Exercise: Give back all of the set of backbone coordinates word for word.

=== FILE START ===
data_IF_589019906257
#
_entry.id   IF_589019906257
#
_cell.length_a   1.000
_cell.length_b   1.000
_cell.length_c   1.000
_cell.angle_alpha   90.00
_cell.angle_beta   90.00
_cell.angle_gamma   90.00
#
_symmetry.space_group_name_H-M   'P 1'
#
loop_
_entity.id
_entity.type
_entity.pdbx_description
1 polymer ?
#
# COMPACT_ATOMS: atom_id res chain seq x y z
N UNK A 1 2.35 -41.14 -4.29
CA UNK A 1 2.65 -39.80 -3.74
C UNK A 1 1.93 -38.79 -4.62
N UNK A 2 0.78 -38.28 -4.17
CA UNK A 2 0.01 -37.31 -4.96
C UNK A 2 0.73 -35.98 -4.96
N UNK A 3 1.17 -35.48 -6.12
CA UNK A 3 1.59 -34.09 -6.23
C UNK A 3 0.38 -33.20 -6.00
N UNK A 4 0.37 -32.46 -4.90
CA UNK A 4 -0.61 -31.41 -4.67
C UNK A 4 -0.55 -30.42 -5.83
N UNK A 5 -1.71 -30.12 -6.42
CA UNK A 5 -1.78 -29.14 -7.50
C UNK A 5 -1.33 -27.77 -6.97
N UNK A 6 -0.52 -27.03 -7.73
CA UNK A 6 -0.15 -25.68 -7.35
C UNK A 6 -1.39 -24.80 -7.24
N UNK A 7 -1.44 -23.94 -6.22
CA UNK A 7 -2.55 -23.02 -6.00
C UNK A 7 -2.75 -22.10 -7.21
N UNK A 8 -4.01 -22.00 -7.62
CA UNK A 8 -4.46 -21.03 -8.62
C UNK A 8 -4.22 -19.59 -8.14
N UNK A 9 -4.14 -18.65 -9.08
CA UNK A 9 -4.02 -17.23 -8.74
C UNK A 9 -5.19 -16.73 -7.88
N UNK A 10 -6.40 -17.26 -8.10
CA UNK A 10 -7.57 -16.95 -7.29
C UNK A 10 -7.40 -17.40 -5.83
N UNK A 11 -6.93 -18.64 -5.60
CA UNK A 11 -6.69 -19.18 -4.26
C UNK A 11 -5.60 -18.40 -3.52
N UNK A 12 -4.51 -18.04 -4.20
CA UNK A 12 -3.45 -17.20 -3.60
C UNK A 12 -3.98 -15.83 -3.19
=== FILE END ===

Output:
data_IF_589019906257
#
_entry.id   IF_589019906257
#
_cell.length_a   1.000
_cell.length_b   1.000
_cell.length_c   1.000
_cell.angle_alpha   90.00
_cell.angle_beta   90.00
_cell.angle_gamma   90.00
#
_symmetry.space_group_name_H-M   'P 1'
#
loop_
_entity.id
_entity.type
_entity.pdbx_description
1 polymer ?
#
# COMPACT_ATOMS: atom_id res chain seq x y z
N UNK A 1 2.35 -41.14 -4.29
CA UNK A 1 2.65 -39.80 -3.74
C UNK A 1 1.93 -38.79 -4.62
N UNK A 2 0.78 -38.28 -4.17
CA UNK A 2 0.01 -37.31 -4.96
C UNK A 2 0.73 -35.98 -4.96
N UNK A 3 1.17 -35.48 -6.12
CA UNK A 3 1.59 -34.09 -6.23
C UNK A 3 0.38 -33.20 -6.00
N UNK A 4 0.37 -32.46 -4.90
CA UNK A 4 -0.61 -31.41 -4.67
C UNK A 4 -0.55 -30.42 -5.83
N UNK A 5 -1.71 -30.12 -6.42
CA UNK A 5 -1.78 -29.14 -7.50
C UNK A 5 -1.33 -27.77 -6.97
N UNK A 6 -0.52 -27.03 -7.73
CA UNK A 6 -0.15 -25.68 -7.35
C UNK A 6 -1.39 -24.80 -7.24
N UNK A 7 -1.44 -23.94 -6.22
CA UNK A 7 -2.55 -23.02 -6.00
C UNK A 7 -2.75 -22.10 -7.21
N UNK A 8 -4.01 -22.00 -7.62
CA UNK A 8 -4.46 -21.03 -8.62
C UNK A 8 -4.22 -19.59 -8.14
N UNK A 9 -4.14 -18.65 -9.08
CA UNK A 9 -4.02 -17.23 -8.74
C UNK A 9 -5.19 -16.73 -7.88
N UNK A 10 -6.40 -17.26 -8.10
CA UNK A 10 -7.57 -16.95 -7.29
C UNK A 10 -7.40 -17.40 -5.83
N UNK A 11 -6.93 -18.64 -5.60
CA UNK A 11 -6.69 -19.18 -4.26
C UNK A 11 -5.60 -18.40 -3.52
N UNK A 12 -4.51 -18.04 -4.20
CA UNK A 12 -3.45 -17.20 -3.60
C UNK A 12 -3.98 -15.83 -3.19